POINT: John Moore
The price of a product doesn’t necessarily affect its marketing plan. Objectives still need to be set. Strategies must be identified. Tactics need to be developed. Constraints (budget & timing) must be listed. None of that changes with low-priced or high-priced products.
What does change are the strategies and tactics needed, relative to how a product is priced given its competitive landscape.
As mentioned earlier, high priced products need a rich story behind it in order to justify its premium price. That story needs to come through in the strategies and tactics used to gain customer attention in hopes of earning a purchase.
How a product is priced relative to its competition will significantly affect its marketing plan.
The more competitors a product has, the more difficult it will be to gain customer attention.
The more similarly priced competitors a product has, the more difficult it will be to earn a purchase.
The onus is on the marketer to create imaginative strategies and tactics that breakthrough the cluttered competitive landscape.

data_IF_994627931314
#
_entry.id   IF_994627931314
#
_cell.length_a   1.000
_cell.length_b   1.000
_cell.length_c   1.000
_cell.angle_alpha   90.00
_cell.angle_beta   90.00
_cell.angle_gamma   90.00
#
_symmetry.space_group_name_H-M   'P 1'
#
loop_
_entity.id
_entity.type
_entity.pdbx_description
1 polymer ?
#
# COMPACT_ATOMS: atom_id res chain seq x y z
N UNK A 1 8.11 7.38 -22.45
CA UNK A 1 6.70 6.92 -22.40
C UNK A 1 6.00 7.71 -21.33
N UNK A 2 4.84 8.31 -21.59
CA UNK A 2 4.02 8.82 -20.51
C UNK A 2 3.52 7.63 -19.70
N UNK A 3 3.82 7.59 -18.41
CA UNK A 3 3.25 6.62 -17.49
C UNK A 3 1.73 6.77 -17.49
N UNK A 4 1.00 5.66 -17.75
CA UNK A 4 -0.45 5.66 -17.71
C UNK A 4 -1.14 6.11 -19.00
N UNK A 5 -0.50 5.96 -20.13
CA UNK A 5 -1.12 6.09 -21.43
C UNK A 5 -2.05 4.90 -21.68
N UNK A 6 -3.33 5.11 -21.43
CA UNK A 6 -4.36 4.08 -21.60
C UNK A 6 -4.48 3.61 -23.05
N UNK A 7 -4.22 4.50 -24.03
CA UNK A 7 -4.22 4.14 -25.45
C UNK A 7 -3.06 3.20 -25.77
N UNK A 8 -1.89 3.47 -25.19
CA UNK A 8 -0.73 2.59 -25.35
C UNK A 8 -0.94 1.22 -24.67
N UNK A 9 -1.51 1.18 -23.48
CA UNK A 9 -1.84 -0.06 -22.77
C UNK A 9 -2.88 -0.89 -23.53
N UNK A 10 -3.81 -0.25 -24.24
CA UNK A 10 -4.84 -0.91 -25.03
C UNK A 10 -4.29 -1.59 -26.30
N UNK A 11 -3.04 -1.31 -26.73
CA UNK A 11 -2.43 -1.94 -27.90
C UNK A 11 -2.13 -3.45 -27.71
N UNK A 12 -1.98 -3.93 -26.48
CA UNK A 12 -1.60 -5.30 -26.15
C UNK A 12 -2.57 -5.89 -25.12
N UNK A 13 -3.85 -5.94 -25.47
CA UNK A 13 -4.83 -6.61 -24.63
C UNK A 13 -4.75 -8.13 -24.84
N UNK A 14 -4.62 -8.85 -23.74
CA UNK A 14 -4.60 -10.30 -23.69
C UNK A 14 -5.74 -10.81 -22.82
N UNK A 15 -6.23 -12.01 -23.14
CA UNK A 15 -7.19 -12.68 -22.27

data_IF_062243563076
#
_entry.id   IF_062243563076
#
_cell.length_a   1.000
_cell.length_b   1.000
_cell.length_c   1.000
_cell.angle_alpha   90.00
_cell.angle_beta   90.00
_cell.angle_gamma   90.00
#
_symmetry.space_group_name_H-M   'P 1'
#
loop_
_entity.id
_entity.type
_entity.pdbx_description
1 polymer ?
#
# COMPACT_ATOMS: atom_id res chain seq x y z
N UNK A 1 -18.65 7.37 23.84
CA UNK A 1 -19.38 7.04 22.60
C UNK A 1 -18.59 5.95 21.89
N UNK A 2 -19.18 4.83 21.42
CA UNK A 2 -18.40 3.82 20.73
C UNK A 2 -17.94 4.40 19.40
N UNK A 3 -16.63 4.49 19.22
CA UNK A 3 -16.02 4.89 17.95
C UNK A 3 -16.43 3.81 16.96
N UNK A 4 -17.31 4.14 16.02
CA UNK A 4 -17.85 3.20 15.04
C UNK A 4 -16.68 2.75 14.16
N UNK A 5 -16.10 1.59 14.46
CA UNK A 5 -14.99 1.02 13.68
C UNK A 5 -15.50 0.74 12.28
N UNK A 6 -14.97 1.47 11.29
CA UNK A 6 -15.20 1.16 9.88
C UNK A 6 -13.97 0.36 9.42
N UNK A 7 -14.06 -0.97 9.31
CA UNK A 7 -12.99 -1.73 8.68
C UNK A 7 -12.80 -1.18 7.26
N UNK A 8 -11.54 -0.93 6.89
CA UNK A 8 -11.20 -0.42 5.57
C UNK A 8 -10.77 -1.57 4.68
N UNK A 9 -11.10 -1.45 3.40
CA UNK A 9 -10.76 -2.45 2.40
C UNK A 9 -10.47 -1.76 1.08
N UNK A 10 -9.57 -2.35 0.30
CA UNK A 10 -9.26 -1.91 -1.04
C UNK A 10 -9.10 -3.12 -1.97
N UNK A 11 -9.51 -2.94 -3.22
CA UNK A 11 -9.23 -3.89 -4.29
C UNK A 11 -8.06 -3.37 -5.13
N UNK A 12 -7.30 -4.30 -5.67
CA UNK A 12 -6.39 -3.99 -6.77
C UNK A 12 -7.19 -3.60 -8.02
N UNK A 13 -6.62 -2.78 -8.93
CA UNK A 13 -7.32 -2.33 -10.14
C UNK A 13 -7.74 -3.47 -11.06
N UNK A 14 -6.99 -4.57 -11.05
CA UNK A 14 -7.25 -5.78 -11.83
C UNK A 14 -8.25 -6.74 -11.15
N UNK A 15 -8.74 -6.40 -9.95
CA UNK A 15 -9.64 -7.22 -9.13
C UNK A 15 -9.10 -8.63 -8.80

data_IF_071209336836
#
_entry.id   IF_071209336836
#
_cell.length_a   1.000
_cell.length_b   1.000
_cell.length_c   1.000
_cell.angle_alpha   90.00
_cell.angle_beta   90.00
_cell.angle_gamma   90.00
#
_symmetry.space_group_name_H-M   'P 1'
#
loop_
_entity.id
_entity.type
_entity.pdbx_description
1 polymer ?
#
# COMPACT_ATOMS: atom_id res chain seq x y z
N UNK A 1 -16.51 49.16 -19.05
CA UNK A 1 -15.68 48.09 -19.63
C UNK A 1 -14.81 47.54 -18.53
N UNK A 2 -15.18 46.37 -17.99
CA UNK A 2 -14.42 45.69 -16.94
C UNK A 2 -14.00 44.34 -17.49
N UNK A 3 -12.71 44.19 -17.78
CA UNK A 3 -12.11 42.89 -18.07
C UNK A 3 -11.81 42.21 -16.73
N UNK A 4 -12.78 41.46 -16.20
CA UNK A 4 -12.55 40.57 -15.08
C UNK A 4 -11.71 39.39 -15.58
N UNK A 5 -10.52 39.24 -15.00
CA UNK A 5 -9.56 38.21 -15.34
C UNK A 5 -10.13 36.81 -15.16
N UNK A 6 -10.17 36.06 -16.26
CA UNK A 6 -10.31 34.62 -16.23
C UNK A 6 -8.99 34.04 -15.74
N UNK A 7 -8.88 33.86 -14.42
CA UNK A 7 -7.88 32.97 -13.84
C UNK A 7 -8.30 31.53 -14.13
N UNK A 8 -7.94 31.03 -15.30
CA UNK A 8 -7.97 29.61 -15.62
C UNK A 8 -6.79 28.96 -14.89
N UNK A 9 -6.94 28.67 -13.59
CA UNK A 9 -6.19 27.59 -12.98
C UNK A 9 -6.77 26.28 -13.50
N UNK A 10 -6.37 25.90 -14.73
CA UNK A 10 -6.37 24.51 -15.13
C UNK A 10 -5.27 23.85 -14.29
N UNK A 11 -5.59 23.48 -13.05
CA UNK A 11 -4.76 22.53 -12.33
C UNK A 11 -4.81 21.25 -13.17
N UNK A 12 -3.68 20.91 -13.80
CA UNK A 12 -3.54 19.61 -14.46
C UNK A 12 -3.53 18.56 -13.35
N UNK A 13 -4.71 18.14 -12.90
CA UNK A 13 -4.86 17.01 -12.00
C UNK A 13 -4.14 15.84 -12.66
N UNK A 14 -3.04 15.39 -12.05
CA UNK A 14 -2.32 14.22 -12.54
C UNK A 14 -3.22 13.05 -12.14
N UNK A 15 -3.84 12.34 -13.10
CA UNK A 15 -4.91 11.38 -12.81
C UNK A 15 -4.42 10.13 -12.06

Fast food retail marketers face this conundrum every day. Prices are similar across the board for fast food retailers. Every fast food retailer competes on price from Taco Bell to Burger King to Subway.
To standout from all their competitors, Taco Bell, Burger King, and Subway need to be more imaginative in what they say, when they say it, how they say it, and whom they say it to.
Taco Bell continuously showed creativity when they were running their “Think Outside the Bun” marketing.
Burger King continuously tries to be more uniquely creative than McDonald’s in its marketing efforts. (Doesn’t always work for Burger King.)
Subway continuously, and with sharp focus, shows its creativity in marketing its $5 foot long sandwiches and in telling its eat healthy story.
The simple fact remains, a brand, no matter if its priced high or low, must be interesting to get customers interested. A marketing plan needs to follow through on the “be interesting” positioning.
COUNTERPOINT: Paul Williams
I’m going to keep this one simple as I think the answer is simple… A great marketing plan won’t change based on the price of a product.
Whether you’re selling low-priced cotton swabs or multi-billion dollar cruise ships, the marketing plan should be geared to do the same thing:
Define ways to meaningfully engage with your intended participants (target audience) with the right message, in the right place, at the right time